This time we are looking on the crossword puzzle clue for: Blunder.
it’s A 7 letters crossword definition.
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Last seen on: –LA Times Crossword 9 Sep 21, Thursday
–LA Times Crossword 6 Apr 21, Tuesday
–NY Times Crossword 5 Apr 21, Monday
–The Sun – Two Speed Crossword – Mar 4 2021
–The Sun – Two Speed Crossword – Jan 28 2021
–Eugene Sheffer – King Feature Syndicate Crossword – Jan 19 2021
–The Sun – Two Speed Crossword – Jan 18 2021
–USA Today Crossword – Jan 3 2021
–Eugene Sheffer – King Feature Syndicate Crossword – Dec 7 2020
–Eugene Sheffer – King Feature Syndicate Crossword – Nov 23 2020
–Thomas Joseph – King Feature Syndicate Crossword – Nov 16 2020
–Universal Crossword – Nov 8 2020
–The Sun – Two Speed Crossword – Oct 29 2020
–NY Times Crossword 19 Oct 20, Monday
–Eugene Sheffer – King Feature Syndicate Crossword – Oct 9 2020
–Universal Crossword – Sep 8 2020
–Eugene Sheffer – King Feature Syndicate Crossword – Aug 31 2020
–NY Times Crossword 20 Jul 20, Monday
–LA Times Crossword 20 Mar 20, Friday
–The Washington Post Crossword – Mar 20 2020
–Thomas Joseph – King Feature Syndicate Crossword – Mar 10 2020
USA Today Crossword – Jan 6 2020
Random information on the term “Blunder”:
In chess, a blunder is a very bad move. It is usually caused by some tactical oversight, whether from time trouble, overconfidence or carelessness. While a blunder may seem like a stroke of luck for the opposing player, some chess players give their opponent plenty of opportunities to blunder.
What qualifies as a “blunder” rather than a normal mistake is somewhat subjective. A weak move from a novice player might be explained by the player’s lack of skill, while the same move from a master might be called a blunder. In chess annotation, blunders are typically marked with a double question mark, “??”, after the move.
Especially among amateur and novice players, blunders often occur because of a faulty thought process where they do not consider the opponent’s forcing moves. In particular, checks, captures, and threats need to be considered at each move. Neglecting these possibilities leaves a player vulnerable to simple tactical errors.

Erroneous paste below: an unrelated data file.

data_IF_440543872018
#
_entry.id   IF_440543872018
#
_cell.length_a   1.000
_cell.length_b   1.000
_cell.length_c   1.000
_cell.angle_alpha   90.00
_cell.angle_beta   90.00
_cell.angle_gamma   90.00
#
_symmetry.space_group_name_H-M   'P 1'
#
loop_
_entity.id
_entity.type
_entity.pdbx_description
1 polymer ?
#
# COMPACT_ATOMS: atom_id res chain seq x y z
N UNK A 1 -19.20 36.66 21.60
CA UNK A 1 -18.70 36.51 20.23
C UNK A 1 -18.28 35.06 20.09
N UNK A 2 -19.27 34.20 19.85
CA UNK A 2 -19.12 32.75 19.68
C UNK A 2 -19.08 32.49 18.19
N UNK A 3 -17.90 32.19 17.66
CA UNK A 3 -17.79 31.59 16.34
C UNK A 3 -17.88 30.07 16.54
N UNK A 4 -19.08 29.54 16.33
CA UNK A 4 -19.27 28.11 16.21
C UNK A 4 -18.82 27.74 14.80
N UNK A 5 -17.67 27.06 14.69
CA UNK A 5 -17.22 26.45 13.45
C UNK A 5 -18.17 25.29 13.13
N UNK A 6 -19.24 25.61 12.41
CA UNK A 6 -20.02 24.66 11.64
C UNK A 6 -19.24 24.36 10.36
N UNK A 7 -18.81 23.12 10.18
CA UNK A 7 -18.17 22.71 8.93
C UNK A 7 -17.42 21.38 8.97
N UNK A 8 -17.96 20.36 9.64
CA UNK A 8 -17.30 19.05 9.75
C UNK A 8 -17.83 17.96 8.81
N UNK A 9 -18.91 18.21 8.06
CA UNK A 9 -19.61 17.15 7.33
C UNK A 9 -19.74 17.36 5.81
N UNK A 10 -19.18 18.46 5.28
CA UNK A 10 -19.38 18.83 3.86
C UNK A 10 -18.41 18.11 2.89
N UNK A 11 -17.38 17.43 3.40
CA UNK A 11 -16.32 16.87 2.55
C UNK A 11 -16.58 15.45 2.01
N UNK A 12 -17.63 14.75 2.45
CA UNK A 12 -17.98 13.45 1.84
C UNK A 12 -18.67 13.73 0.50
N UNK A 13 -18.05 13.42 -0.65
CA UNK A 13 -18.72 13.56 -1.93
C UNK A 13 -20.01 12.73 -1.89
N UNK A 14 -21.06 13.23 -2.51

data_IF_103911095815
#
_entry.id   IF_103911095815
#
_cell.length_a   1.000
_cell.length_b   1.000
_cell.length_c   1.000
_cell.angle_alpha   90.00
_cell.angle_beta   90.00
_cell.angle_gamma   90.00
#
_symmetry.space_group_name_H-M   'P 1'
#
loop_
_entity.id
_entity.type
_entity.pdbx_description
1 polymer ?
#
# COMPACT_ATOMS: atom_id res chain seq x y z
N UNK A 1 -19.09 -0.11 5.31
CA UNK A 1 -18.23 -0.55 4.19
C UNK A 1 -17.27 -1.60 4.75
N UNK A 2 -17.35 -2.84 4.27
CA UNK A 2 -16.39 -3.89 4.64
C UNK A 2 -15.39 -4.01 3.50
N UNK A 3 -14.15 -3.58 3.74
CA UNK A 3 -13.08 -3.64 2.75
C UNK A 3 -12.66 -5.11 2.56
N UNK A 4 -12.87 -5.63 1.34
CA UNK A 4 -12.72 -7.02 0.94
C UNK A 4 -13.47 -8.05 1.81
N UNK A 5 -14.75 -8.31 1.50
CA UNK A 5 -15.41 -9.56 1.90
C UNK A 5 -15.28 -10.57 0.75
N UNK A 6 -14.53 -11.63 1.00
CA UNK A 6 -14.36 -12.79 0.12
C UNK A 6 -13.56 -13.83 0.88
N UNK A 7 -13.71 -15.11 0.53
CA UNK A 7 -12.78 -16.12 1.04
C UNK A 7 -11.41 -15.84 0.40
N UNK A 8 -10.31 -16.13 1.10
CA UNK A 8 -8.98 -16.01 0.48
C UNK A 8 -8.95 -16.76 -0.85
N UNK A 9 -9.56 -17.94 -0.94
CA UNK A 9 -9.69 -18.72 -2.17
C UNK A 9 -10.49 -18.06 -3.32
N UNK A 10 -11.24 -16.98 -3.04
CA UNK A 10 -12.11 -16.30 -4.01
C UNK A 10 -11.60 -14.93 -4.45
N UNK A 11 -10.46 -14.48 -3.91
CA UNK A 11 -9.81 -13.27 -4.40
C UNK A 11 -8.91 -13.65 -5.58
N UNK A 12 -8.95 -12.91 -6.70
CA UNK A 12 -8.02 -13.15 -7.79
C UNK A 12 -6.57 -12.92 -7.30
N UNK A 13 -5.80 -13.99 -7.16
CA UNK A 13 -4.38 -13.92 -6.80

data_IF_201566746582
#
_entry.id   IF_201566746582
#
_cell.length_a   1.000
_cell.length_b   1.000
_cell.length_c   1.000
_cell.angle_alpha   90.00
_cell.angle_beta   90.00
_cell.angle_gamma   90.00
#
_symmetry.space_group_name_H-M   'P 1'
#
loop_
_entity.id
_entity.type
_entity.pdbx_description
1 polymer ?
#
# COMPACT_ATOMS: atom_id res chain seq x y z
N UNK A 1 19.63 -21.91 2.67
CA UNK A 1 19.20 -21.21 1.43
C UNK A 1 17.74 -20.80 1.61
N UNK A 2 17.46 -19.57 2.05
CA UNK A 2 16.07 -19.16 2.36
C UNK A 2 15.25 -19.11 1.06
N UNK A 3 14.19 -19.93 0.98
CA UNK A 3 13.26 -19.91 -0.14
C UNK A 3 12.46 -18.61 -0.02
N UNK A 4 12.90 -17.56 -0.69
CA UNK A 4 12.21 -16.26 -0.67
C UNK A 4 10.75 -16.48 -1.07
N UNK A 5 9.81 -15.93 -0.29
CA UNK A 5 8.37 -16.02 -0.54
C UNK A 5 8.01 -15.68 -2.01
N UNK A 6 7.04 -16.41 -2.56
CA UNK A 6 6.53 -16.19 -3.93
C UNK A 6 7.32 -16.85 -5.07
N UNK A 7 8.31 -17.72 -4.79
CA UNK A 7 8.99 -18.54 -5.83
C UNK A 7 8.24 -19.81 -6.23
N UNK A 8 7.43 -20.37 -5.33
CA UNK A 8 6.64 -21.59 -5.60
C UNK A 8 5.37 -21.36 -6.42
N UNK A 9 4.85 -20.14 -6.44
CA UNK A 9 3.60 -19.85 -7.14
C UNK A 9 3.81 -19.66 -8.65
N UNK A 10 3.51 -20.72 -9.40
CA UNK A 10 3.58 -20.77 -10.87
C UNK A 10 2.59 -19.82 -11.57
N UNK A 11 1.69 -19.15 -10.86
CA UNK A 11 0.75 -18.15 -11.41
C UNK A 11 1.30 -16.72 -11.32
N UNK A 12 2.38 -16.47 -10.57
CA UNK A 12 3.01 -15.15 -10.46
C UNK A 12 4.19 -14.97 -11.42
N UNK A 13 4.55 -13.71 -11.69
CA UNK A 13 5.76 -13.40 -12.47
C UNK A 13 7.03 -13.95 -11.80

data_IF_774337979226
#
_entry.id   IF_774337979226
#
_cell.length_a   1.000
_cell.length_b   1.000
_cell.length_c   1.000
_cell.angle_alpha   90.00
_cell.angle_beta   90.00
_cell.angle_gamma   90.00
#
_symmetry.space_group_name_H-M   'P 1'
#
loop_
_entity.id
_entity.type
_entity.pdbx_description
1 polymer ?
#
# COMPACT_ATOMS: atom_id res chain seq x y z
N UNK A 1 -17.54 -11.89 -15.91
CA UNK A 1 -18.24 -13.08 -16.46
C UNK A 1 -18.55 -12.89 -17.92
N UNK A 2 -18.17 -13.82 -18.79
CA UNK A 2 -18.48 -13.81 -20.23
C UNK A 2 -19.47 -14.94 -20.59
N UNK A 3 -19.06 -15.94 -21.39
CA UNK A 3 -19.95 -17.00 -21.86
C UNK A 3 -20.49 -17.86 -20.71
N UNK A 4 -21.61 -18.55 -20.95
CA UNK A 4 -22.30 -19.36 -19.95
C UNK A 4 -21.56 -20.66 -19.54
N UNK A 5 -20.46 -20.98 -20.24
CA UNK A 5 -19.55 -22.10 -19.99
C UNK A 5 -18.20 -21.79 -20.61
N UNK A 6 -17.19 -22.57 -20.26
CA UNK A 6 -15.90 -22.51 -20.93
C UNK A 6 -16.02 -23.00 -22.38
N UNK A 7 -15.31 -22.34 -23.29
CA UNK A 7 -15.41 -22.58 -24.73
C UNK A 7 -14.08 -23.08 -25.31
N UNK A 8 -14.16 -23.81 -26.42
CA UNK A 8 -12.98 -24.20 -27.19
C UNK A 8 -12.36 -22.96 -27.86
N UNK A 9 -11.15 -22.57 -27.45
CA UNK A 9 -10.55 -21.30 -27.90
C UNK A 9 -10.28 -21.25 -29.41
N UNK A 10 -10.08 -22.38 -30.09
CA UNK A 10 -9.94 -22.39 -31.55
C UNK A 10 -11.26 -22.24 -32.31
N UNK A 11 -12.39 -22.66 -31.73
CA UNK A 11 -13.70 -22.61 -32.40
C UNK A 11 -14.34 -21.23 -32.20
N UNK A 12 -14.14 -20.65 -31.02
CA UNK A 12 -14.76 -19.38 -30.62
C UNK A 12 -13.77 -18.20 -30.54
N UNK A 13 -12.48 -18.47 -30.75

One technique formerly recommended to avoid blunders was to write down the planned move on the score sheet, then take one last look before making it. This practice was not uncommon even at the grandmaster level. However, in 2005 the International Chess Federation (FIDE) banned it, instead requiring that the move be made before being written down. The US Chess Federation also implemented this rule, effective as of January 1, 2007 (a change to rule 15A), although it is not universally enforced.
Random information on the term “ERROR”:
IBMBIO.COM is a system file in many DOS operating systems. It contains the system initialization code and all built-in device drivers. It also loads the DOS kernel (IBMDOS.COM) and optional pre-loadable system components (like for disk compression or security), displays boot menus, processes configuration files (like CONFIG.SYS) and launches the shell (like COMMAND.COM).
The file is part of IBM’s PC DOS (all versions) as well as of DR DOS 5.0 and higher (with the exception of DR-DOS 7.06). It serves the same purpose as the file IO.SYS in MS-DOS, or DRBIOS.SYS in DR DOS 3.31 to 3.41. (For compatibility purposes with some DOS applications the IBMBIO.COM file name was briefly also used by the IBM version of OS/2 1.0, where it resembled the OS2BIO.COM file as used by Microsoft.)
The file is located in the root directory of the bootable FAT-formatted drive/partition (typically C:\) and typically has the system, hidden, and (since DOS 2.0 also the) read-only file attributes set. Under DR-DOS the file may be optionally password-protected as well.[nb 1] Under PC DOS, the system attribute is set in order to mark the file as non-movable, a restriction technically not necessary under DR-DOS. As IBMBIO.COM is a binary image containing executable code rather than a true COM-style program, the hidden attribute is set to keep the file from being accidentally invoked at the command prompt, which would lead to a crash. This is no longer necessary for DR-DOS 7.02 and higher, because under these systems the file is a fat binary also containing a tiny COM-style stub just displaying some version info and exiting gracefully when not being loaded by a boot sector.